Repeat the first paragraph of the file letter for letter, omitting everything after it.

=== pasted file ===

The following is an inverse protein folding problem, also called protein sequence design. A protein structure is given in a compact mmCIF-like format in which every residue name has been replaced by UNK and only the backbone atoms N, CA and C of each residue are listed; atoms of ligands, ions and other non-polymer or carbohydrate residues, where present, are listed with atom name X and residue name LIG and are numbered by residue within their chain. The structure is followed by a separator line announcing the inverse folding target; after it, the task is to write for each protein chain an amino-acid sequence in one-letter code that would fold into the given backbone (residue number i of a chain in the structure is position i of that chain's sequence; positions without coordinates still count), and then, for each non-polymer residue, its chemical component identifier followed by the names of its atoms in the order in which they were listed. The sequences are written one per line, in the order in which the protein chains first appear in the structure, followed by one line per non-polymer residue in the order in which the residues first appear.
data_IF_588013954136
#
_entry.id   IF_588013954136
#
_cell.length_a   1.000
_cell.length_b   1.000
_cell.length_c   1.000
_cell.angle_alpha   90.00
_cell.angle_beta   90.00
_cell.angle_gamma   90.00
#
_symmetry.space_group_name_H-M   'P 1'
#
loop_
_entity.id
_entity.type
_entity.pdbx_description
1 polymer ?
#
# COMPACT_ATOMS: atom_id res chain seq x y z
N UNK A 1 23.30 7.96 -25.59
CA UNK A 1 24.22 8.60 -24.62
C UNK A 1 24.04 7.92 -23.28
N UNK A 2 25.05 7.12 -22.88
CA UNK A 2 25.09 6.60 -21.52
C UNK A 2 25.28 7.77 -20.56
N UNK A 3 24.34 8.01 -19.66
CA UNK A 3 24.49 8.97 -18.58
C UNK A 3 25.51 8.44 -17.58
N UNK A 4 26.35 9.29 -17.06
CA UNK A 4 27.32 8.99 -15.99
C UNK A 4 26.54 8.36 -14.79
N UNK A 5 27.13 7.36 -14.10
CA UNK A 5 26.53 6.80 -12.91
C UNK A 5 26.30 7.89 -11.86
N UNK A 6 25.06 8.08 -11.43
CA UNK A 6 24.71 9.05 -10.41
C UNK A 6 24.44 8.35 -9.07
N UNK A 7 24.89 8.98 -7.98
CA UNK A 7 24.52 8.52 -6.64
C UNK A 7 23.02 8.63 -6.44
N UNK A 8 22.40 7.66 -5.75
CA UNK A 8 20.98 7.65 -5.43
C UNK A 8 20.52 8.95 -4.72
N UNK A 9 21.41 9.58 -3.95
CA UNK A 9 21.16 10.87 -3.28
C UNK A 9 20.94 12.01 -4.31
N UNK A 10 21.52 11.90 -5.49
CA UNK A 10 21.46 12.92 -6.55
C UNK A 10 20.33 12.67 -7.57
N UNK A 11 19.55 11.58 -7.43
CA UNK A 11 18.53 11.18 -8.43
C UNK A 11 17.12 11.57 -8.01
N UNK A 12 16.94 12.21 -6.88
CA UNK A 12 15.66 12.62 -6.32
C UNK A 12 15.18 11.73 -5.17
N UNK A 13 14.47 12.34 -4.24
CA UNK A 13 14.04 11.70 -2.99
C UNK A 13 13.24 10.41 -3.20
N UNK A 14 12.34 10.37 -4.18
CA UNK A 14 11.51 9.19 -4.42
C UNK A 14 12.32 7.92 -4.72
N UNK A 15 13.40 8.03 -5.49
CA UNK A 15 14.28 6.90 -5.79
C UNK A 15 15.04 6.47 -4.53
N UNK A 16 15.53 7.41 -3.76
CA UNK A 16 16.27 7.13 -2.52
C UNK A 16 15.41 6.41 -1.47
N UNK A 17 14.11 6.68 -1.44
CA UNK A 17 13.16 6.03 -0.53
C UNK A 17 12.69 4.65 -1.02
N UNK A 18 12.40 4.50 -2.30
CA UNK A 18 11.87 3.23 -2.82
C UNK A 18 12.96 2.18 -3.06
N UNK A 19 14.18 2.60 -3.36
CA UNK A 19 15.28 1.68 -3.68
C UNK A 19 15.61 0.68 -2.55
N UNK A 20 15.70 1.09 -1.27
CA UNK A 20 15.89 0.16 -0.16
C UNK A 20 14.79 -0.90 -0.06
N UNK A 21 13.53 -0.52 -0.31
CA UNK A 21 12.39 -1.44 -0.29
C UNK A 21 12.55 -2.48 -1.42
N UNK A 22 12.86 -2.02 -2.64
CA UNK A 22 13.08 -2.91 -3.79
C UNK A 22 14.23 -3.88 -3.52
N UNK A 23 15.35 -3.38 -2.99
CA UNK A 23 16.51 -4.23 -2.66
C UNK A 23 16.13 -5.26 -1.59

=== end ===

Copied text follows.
The following is an inverse protein folding problem, also called protein sequence design. A protein structure is given in a compact mmCIF-like format in which every residue name has been replaced by UNK and only the backbone atoms N, CA and C of each residue are listed; atoms of ligands, ions and other non-polymer or carbohydrate residues, where present, are listed with atom name X and residue name LIG and are numbered by residue within their chain. The structure is followed by a separator line announcing the inverse folding target; after it, the task is to write for each protein chain an amino-acid sequence in one-letter code that would fold into the given backbone (residue number i of a chain in the structure is position i of that chain's sequence; positions without coordinates still count), and then, for each non-polymer residue, its chemical component identifier followed by the names of its atoms in the order in which they were listed. The sequences are written one per line, in the order in which the protein chains first appear in the structure, followed by one line per non-polymer residue in the order in which the residues first appear.